Yesterday legislation was laid in parliament which will see Scotland ban some of the most environmentally damaging single-use plastic items – those that are often seen on beaches and littered in our environment. This ban will come into effect in July 2022 and covers single-use plastic cutlery, plates, straws, beverage stirrers and balloon sticks; and food containers and cups made of expanded polystyrene. Importantly, exemptions apply to plastic straws for those who need them for independent living or medical purposes. Scotland is the first UK Nation to ban these items and deserves credit for doing so.
Although a welcome step, we need to make sure that momentum is maintained and ambition increased.
There are additional single-use plastics that should be restricted or banned. Other countries have commitments to ban, for example, plastic condiment sachets, wet wipes, confetti, tea bags, six-pack rings and take-out food containers. The Scottish Government plans to ban further single-use plastic items – let’s make sure it includes all those which are either not needed at all or for which there are practicable reusable alternatives.
We also need to be mindful of unintended consequences and the overall goals – as well as addressing plastics that are littered, we need to reduce our overall consumption of plastics, especially those made of fossil fuels. Plastic is a major contributor to climate change and emissions from the plastic lifecycle threaten the ability of the global community to keep temperature rise below 1.5° C. Our over-use of raw materials in general also needs to be addressed. The sheer quantity of resources extracted, processed and wasted has a massive impact on climate change and biodiversity loss and Scotland’s material footprint is more than double sustainable levels.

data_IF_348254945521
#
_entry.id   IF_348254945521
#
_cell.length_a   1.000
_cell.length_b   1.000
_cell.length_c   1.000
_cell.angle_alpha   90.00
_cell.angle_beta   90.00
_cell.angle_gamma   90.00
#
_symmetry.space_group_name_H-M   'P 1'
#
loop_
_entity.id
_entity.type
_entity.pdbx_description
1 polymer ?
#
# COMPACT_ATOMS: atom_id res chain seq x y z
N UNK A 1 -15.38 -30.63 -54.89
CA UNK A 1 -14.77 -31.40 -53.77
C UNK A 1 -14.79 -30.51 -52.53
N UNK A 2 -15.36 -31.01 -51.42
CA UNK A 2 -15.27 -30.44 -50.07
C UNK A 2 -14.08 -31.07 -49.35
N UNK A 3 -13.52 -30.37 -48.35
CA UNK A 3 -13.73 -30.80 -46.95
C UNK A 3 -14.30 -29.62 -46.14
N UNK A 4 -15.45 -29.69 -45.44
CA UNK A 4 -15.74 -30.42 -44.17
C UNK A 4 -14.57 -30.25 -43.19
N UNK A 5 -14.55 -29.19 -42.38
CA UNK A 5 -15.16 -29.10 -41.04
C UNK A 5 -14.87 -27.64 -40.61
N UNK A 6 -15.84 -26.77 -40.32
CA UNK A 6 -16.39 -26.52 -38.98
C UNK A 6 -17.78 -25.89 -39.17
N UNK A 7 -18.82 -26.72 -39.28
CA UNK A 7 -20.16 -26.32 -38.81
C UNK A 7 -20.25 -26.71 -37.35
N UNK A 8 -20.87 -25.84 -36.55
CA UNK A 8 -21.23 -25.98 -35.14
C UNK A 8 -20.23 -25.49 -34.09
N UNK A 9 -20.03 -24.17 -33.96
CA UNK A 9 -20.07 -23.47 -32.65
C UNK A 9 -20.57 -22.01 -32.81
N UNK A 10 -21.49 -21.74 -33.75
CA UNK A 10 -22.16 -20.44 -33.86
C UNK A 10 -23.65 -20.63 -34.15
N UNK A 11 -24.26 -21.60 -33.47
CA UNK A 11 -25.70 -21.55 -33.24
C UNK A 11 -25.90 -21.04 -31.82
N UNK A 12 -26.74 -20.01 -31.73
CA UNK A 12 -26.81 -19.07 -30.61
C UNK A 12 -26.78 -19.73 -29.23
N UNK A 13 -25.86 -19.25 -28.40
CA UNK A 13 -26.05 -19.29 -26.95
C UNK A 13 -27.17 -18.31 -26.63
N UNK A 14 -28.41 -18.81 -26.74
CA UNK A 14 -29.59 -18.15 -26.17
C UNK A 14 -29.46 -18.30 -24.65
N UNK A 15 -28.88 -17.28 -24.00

With this in mind, we need to be wary of, and mitigate against, two possible consequences of the single-use plastic item ban.
First, the substitution of material in single-use items. Although single-use plastic is a particular problem due to the nature of plastic in the environment, single-use in general is wasteful. Non-essential single-use items should be banned irrespective of material.
Second, in encouraging use of more durable alternatives, we need to make sure that such items are used enough times before they are discarded if they are to offer net benefit over single-use in terms of overall plastic consumption. Consumer awareness campaigns are needed and it should be made easy for people to do the ‘right thing’ – for example, reusable cup deposit schemes would both enable people to avoid single-use cups without having to carry a reusable cup around with them, and ensure that the cups are used again and again.
The above is not to take away from the achievement of this week which we should celebrate as a significant step towards moving away from single-use. However, it is only the beginning and more action is urgently needed.
Phoebe Cochrane, Scottish Environment LINK